The Nigeria Centre for Disease Control and Prevention (NCDC) has announced that an outbreak of the deadly throat disease diphtheria has occurred in certain parts of the country due to lack of childhood immunization.
The Director-General of the NCDC, Dr. Ifedayo Adetifa, emphasized that although diphtheria is a vaccine preventable disease and is also treatable, it is still very deadly and should not be taken lightly.
Dr. Adetifa, who spoke on a television program, explained that the resurgence of the disease in some states in Nigeria is proof that there has been a significant reduction in childhood immunization and vaccination among certain segments of the population.
He said, “Diphtheria, a vaccine preventable disease that used to be common decades ago is on the increase in some states in Nigeria. The fact that there is a resurgence suggests that there is significant reduction in vaccination coverage among pockets of the population and this reduced pockets of immunity has given rise to the cases we have seen.”
The NCDC Director-General also added that the disease is not spreading from state to state, but rather, the bacteria that causes the disease is present everywhere and it spreads. Any state in which the disease is found now is likely to be associated with suboptimal vaccination rates, either in general or in particular segments of the population.
He stated that “failure of childhood vaccination in the failed states is causing the diphtheria outbreaks.”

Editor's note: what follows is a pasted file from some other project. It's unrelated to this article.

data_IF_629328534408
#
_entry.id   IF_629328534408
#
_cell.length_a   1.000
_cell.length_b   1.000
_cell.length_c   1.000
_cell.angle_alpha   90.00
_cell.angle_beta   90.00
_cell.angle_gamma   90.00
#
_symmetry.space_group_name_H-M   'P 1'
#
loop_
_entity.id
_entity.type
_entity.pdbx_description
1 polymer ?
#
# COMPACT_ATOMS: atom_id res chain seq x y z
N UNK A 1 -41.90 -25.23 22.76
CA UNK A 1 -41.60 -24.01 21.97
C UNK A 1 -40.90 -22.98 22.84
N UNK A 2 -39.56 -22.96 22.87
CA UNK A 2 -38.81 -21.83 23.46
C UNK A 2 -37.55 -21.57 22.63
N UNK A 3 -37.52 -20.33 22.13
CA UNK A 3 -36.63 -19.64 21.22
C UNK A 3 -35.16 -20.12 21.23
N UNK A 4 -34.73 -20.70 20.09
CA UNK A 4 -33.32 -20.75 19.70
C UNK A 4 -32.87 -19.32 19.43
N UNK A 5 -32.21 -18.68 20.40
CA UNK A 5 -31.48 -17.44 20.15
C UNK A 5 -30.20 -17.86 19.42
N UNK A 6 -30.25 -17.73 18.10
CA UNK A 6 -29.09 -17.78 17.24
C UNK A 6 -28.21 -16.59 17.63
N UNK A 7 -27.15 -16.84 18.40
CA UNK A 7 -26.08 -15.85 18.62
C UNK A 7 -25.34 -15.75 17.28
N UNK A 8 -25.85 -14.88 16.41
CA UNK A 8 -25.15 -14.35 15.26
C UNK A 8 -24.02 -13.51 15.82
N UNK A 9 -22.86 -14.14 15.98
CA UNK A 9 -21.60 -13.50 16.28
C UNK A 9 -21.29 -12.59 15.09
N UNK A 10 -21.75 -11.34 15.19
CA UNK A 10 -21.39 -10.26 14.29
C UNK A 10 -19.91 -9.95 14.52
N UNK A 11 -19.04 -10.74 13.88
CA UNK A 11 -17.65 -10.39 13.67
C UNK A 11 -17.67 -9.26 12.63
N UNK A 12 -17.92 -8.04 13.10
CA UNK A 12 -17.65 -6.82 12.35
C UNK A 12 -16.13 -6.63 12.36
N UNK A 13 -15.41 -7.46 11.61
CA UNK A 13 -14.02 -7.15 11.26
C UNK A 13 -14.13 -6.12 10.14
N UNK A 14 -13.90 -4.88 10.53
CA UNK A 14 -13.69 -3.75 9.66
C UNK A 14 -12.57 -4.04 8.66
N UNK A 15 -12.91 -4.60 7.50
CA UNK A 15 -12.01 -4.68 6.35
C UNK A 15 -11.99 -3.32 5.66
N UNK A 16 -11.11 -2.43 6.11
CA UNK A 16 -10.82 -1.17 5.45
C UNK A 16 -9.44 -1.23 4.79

Diphtheria is a serious bacterial infection caused by the bacterium Corynebacterium species that affects the nose, throat, and sometimes, skin of an individual.
The NCDC had placed Nigerians on alert four days ago following the outbreak of the disease in certain parts of the country after responding to reports of diphtheria cases in Lagos and Kano states. The agency is also monitoring the situation in Osun and Yobe states where cases are being reported.
The agency also advised that people most at risk of contracting diphtheria are children and adults who have not received any or a single dose of the pentavalent vaccine, people who live in crowded environments, people who live in areas with poor sanitation, and healthcare workers and others who are exposed to suspected/confirmed cases of diphtheria.
The NCDC also advised that diphtheria spreads easily between people through direct contact with infected people, droplets from coughing or sneezing, and contact with contaminated clothing and objects.
The Minister of Health, Dr. Osagie Ehanire, urged parents to ensure that their children get vaccinated against the infection as the country is still battling Lassa fever, measles, meningitis, and yellow fever.